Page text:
Seeing the five teenagers costumed and dancing, you wouldn't think them anything but focused professionals. Yet if you ask them what part dance will play in their later lives, the word hobby comes up. Consider two of their role models, Devi Yim and Masady Meas. In Cambodia, these young women were stars, taken care of by the state to the degree that that's possible in contemporary Cambodia. Both defected during the 1990 tour here of the Classical Dance Company of Cambodia. Watching them in the beautiful duet Monosanhchetana could inspire any student dancer. In this lesson in courtly love, delicately erotic, Yim plays a Khmer princess, Meas a prince. Slender-waisted, fluent, their lips curved into that serene half-smile that graces some of the statues at Angkor, they look exquisitely composed. But they came to America to learn new skills, perhaps to feel secure economically and politically. Yim, who married here, is excited about being promoted to data entry. Meas, after she gets her degree, may focus on software. Stars they unquestionably are, but they aren't full-time dancers. Meas can't always practice every day. "If I feel tired when I come home from work, no."

Still, even as they dive into the American life and careers they crave, these two women feel that they must keep dancing and keep passing the tradition along. Yim works as a teacher and performer with Chan Moly Sam and Sam-Oeun Tes (her "adopted mother" and a powerful dancer) in the D.C.-based Cambodian American Heritage troupe. Meas teaches every Sunday at the Cambodian Temple in nearby Maryland, where children go to study the Khmer language and arts.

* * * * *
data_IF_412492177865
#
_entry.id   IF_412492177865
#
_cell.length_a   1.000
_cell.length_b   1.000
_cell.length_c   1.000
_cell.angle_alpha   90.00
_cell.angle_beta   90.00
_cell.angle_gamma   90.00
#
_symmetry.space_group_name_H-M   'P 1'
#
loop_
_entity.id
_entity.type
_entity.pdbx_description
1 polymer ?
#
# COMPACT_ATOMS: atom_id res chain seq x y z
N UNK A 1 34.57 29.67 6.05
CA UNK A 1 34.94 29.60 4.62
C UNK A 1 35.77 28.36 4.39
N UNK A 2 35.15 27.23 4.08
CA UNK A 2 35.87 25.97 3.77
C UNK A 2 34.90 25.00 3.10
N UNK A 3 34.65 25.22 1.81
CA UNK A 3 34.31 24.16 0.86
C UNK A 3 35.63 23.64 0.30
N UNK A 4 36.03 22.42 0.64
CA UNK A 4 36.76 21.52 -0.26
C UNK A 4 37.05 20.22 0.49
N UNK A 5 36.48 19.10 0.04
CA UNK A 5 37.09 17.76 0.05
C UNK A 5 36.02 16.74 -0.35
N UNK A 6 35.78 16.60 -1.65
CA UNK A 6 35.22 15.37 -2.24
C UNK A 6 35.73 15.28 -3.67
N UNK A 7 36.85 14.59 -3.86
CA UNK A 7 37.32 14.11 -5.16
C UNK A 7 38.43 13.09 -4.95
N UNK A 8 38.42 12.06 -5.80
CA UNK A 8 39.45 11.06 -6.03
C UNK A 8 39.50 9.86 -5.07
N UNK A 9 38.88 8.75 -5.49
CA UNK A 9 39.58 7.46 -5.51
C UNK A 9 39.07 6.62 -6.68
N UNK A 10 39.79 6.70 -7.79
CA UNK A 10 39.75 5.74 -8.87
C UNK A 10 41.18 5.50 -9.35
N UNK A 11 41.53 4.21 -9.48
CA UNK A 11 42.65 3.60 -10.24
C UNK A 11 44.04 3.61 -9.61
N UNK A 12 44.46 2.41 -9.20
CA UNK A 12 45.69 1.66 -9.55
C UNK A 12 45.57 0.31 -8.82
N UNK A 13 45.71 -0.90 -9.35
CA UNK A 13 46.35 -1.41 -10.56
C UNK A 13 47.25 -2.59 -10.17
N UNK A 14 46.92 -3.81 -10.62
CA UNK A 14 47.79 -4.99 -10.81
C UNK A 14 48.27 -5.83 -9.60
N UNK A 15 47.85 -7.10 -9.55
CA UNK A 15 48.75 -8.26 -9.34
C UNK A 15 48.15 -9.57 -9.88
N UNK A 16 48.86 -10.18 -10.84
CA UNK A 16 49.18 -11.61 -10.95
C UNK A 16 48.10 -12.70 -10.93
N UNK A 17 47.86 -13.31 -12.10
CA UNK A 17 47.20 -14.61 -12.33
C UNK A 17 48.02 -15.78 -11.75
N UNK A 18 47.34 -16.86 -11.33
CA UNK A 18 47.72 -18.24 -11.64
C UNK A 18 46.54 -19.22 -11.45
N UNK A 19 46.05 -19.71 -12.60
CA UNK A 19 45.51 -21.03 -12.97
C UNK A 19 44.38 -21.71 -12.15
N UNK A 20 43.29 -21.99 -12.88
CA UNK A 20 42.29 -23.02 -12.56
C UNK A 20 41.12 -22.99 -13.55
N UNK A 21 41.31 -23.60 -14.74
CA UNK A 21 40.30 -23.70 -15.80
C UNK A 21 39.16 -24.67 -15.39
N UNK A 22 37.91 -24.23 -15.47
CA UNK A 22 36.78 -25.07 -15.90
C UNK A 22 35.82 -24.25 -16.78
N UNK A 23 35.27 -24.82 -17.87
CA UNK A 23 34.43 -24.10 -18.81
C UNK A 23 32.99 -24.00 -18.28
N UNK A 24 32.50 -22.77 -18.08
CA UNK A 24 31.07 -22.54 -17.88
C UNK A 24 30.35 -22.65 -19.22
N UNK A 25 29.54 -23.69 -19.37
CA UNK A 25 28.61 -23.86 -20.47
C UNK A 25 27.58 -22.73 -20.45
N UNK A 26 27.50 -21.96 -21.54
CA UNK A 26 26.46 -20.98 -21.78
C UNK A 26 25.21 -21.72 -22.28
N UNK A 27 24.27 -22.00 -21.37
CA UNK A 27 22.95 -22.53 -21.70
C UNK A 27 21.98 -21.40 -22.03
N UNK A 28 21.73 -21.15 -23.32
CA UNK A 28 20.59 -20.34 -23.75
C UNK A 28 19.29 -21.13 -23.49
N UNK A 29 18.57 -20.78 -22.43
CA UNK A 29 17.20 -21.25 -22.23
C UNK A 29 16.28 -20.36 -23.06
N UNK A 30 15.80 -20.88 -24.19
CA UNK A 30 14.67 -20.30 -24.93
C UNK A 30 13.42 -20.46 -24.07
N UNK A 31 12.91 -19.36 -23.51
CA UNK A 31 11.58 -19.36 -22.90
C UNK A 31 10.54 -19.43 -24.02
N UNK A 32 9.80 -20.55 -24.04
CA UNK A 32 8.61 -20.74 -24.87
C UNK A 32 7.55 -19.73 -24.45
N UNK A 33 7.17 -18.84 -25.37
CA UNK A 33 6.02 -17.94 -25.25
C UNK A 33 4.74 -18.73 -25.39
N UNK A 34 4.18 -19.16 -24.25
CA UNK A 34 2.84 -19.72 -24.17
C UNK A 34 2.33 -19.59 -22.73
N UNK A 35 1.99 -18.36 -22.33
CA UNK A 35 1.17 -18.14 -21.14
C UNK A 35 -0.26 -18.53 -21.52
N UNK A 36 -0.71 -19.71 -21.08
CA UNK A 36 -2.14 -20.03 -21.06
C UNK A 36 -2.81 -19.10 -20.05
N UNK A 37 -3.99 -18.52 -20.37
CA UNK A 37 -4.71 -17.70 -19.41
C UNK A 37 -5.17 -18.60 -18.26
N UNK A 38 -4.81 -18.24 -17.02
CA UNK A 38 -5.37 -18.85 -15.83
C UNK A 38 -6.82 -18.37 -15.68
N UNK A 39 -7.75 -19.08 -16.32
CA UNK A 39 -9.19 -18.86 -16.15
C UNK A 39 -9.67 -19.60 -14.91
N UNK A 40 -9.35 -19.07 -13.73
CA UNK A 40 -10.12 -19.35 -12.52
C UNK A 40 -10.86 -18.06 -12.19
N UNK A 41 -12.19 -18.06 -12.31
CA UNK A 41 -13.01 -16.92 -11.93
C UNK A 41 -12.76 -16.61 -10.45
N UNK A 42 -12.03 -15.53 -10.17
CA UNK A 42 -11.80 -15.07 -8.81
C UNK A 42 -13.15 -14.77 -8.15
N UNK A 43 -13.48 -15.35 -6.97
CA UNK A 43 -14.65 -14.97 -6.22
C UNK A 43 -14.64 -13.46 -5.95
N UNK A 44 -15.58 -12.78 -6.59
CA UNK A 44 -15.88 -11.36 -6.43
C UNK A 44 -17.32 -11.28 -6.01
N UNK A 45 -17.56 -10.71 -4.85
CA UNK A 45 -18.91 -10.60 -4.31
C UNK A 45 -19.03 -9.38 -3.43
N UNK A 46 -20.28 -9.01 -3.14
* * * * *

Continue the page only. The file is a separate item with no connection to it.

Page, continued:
From their point of view, the teaching itself is a NewWorld experience. In Cambodia, students obey their teachers without question. In America? You must be kidding. Yim and Tes talk at the same time: "They say, `Why you change? You tell me before it was like this.'" "I guess they think this is a free country, not like in Cambodia. They're scared of the teacher here too, but at least they have a chance to answer back." "They can ask anything!" "Culture shock! The teacher has to understand ... It's really nice!" And they chuckle with pride and very little exasperation over this American assertiveness.